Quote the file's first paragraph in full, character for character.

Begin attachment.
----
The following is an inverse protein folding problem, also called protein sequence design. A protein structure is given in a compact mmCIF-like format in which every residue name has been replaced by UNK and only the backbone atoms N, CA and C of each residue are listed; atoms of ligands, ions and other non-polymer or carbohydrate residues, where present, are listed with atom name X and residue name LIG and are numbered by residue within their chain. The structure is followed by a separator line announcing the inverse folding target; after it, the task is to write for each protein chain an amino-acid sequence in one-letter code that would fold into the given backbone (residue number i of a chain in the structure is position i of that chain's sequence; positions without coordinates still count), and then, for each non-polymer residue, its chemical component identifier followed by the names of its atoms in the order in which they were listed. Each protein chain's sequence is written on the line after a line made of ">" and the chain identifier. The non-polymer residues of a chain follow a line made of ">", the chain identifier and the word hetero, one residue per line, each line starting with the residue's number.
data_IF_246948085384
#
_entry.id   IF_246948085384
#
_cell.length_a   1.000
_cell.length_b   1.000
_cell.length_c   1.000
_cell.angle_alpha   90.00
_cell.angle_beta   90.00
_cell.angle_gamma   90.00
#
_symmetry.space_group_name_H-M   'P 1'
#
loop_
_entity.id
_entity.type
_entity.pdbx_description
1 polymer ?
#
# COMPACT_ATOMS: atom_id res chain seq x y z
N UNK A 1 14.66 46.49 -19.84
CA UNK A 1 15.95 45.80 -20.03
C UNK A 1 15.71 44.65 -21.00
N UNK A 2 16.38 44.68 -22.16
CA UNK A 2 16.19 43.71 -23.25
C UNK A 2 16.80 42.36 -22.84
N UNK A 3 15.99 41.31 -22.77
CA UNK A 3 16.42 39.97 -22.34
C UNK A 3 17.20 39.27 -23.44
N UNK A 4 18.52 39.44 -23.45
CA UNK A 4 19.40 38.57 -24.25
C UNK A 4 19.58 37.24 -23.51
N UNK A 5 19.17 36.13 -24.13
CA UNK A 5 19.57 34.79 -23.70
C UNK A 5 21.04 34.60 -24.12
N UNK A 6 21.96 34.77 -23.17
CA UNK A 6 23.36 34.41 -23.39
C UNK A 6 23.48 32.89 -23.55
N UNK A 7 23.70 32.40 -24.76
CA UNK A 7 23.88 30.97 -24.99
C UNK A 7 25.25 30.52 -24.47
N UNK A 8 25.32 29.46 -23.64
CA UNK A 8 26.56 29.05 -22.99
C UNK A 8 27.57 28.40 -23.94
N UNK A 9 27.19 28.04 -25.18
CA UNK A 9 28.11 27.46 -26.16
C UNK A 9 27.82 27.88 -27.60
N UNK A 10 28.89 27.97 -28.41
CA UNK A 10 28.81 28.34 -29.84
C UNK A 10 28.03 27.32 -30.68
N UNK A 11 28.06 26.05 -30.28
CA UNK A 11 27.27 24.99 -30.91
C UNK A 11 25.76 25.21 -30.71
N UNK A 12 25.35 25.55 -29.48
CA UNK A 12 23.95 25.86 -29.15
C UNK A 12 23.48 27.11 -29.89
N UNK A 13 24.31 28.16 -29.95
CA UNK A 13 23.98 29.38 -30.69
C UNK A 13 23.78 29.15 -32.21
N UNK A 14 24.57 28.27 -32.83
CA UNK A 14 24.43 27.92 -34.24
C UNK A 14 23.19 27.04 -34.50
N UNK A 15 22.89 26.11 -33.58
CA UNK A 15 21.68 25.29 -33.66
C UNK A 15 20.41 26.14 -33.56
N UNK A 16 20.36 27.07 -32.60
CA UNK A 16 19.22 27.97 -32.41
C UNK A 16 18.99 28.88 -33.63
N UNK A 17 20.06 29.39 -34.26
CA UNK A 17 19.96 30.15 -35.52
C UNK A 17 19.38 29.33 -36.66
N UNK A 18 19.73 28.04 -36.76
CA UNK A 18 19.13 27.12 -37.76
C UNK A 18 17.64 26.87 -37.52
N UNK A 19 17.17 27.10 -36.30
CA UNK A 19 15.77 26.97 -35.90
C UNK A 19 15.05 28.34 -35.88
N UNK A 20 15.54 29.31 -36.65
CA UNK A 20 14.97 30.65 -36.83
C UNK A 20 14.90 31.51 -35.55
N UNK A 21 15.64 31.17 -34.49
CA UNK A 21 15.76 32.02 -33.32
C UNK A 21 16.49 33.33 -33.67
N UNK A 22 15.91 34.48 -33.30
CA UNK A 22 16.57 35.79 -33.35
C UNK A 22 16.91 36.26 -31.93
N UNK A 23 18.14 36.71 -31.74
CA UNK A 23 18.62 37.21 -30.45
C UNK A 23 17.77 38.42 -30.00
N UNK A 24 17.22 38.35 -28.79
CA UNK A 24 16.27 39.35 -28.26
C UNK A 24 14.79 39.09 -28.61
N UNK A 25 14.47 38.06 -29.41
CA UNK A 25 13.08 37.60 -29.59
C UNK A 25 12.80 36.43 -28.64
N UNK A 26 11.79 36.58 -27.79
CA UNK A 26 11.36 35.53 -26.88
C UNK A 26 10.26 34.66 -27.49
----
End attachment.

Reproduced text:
The following is an inverse protein folding problem, also called protein sequence design. A protein structure is given in a compact mmCIF-like format in which every residue name has been replaced by UNK and only the backbone atoms N, CA and C of each residue are listed; atoms of ligands, ions and other non-polymer or carbohydrate residues, where present, are listed with atom name X and residue name LIG and are numbered by residue within their chain. The structure is followed by a separator line announcing the inverse folding target; after it, the task is to write for each protein chain an amino-acid sequence in one-letter code that would fold into the given backbone (residue number i of a chain in the structure is position i of that chain's sequence; positions without coordinates still count), and then, for each non-polymer residue, its chemical component identifier followed by the names of its atoms in the order in which they were listed. Each protein chain's sequence is written on the line after a line made of ">" and the chain identifier. The non-polymer residues of a chain follow a line made of ">", the chain identifier and the word hetero, one residue per line, each line starting with the residue's number.